Steve Bannon Charged with Congress Contempt
The indictment came as a result of Bannon's failure to comply in October with a subpoena issued by the House Select Committee concerning the January 6 Capitol riots.
Former US President Donald Trump’s world just got shook, and his allies are taking note.
Steve Bannon, Trump’s former chief strategist, has been indicted with two counts of contempt of Congress by a federal grand jury, following his failure to comply in October with a subpoena issued by the House Select Committee. The committee is investigating the January 6 Capitol riots, in which hundreds of Trump supporters forced a suspension of Congress and delayed a joint session to announce that Joe Biden had won the November 2020 election. Trump and his team were accused of partially instigating or motivating the attack.
Banon evaded the subpoena in question since September by citing executive privilege, which did not sit well with the committee. The House of Representatives voted on charging the former strategist with contempt following the committee’s unanimous vote on the case, subsequently sending it to the Justice Department.
In turn, Banon was charged with failing to appear before the committee, and failing to present the requested documents, each of which bears a minimum sentence of 30 days, and a maximum of one year.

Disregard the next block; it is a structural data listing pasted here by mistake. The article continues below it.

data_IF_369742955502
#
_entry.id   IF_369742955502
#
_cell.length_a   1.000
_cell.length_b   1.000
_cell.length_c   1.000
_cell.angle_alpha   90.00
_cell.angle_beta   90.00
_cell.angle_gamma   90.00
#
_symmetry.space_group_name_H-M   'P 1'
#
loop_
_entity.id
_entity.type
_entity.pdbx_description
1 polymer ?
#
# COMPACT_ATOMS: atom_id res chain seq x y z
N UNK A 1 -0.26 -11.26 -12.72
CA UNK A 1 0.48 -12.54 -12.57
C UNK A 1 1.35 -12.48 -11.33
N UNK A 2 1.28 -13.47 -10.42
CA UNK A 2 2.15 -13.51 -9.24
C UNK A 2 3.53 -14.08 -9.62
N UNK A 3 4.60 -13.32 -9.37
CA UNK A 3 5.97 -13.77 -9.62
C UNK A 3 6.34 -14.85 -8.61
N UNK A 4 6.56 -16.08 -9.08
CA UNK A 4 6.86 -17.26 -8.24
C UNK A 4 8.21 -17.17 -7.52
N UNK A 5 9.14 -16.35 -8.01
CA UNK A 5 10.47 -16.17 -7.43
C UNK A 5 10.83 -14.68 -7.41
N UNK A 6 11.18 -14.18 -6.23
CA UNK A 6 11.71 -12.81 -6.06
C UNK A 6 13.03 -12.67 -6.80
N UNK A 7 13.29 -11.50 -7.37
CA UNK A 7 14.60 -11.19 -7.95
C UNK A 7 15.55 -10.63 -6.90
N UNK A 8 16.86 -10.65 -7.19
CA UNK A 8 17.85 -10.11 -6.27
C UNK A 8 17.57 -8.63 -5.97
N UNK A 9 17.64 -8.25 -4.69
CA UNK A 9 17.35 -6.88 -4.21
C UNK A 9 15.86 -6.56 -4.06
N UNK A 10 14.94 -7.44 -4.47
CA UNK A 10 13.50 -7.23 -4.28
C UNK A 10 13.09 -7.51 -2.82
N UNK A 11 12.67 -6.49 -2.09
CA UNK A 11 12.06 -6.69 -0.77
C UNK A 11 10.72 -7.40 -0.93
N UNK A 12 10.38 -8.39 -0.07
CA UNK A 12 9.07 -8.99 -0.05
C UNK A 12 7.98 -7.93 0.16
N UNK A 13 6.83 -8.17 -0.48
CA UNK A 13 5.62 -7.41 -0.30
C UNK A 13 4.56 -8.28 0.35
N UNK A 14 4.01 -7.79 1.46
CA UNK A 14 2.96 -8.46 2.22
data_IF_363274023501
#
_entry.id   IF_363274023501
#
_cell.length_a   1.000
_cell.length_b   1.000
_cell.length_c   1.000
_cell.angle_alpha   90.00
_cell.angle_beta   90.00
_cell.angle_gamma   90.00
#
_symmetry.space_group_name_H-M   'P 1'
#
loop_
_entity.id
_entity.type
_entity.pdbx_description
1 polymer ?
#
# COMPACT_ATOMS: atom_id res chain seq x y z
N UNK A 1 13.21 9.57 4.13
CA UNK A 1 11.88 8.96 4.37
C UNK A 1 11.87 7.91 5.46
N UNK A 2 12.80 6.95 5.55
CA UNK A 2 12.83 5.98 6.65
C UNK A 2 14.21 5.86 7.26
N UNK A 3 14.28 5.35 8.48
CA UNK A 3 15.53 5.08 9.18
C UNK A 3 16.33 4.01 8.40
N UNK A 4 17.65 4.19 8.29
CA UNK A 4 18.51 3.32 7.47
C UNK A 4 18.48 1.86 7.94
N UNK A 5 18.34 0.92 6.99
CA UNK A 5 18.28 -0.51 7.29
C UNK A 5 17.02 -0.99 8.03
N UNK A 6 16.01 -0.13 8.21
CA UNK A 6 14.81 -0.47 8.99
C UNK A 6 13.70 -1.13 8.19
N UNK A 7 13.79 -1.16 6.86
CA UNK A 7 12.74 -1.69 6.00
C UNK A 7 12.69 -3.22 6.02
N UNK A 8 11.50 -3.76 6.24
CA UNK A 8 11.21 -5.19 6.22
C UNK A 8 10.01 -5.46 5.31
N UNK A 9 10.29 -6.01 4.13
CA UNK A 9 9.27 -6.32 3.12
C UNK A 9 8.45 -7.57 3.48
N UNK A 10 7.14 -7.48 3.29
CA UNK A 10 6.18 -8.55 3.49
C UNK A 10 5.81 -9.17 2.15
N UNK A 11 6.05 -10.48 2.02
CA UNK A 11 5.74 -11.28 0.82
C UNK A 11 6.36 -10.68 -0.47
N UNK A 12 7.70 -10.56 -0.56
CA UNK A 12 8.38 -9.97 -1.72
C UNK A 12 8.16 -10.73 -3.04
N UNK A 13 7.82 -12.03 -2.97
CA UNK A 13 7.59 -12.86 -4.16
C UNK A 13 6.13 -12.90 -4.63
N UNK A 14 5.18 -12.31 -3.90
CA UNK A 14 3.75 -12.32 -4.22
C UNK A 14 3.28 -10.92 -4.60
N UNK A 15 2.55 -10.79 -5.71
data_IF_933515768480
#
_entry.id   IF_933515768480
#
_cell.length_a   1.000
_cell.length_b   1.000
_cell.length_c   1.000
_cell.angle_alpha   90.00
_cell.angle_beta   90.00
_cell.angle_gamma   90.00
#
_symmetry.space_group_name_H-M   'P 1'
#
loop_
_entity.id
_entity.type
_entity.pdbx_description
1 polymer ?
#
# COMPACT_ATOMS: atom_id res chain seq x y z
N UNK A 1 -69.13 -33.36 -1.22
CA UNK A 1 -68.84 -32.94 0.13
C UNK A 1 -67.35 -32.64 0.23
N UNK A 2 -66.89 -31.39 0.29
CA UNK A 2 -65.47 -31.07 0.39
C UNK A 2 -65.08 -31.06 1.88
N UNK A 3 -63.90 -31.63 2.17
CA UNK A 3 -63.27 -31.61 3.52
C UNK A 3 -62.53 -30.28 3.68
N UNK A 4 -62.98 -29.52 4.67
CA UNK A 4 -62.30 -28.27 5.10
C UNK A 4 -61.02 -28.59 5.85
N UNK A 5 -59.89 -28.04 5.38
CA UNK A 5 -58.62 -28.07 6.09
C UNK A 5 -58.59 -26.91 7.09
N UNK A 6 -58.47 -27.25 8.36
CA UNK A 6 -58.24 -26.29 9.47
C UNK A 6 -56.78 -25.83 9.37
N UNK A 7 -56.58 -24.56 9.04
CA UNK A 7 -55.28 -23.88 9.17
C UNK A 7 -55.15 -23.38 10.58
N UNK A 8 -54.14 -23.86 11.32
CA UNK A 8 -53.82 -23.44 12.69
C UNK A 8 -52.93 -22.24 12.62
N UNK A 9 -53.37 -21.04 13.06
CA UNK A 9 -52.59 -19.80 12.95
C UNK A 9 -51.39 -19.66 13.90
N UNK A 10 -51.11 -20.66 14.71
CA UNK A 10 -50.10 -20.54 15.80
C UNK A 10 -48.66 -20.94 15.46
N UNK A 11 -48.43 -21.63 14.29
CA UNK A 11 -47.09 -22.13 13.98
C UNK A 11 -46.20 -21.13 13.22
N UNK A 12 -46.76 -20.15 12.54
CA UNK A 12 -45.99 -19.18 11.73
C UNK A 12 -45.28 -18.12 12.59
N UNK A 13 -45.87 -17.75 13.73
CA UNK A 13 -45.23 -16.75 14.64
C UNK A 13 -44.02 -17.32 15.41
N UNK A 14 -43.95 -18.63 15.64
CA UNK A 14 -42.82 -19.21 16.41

It is expected that this indictment would push other Trump allies to cooperate with the authorities after the committee in the US House of Representatives issued six new subpoenas on Monday. Former National Security Adviser Michael Flynn, Trump 2020 campaign manager Bill Stepien, former senior adviser Jason Miller, national executive assistant to the campaign Angela McCallum, and lawyer John Eastman are among the Trump associates who have been subpoenaed.
Furthermore, a US judge ruled on Tuesday that any White House records that could implicate the former president in the January 6 attack be released to a Congressional Committee. Trump sued in a failed attempt to halt the release of the documents, arguing that, as a former president, he retained executive privilege to keep the communications and visitor logs related to that day under seal.
It is notable that this is the first time the Justice Department has charged anyone with criminal contempt since 1983, which reveals the commitment of the current establishment to indict Trump and his team.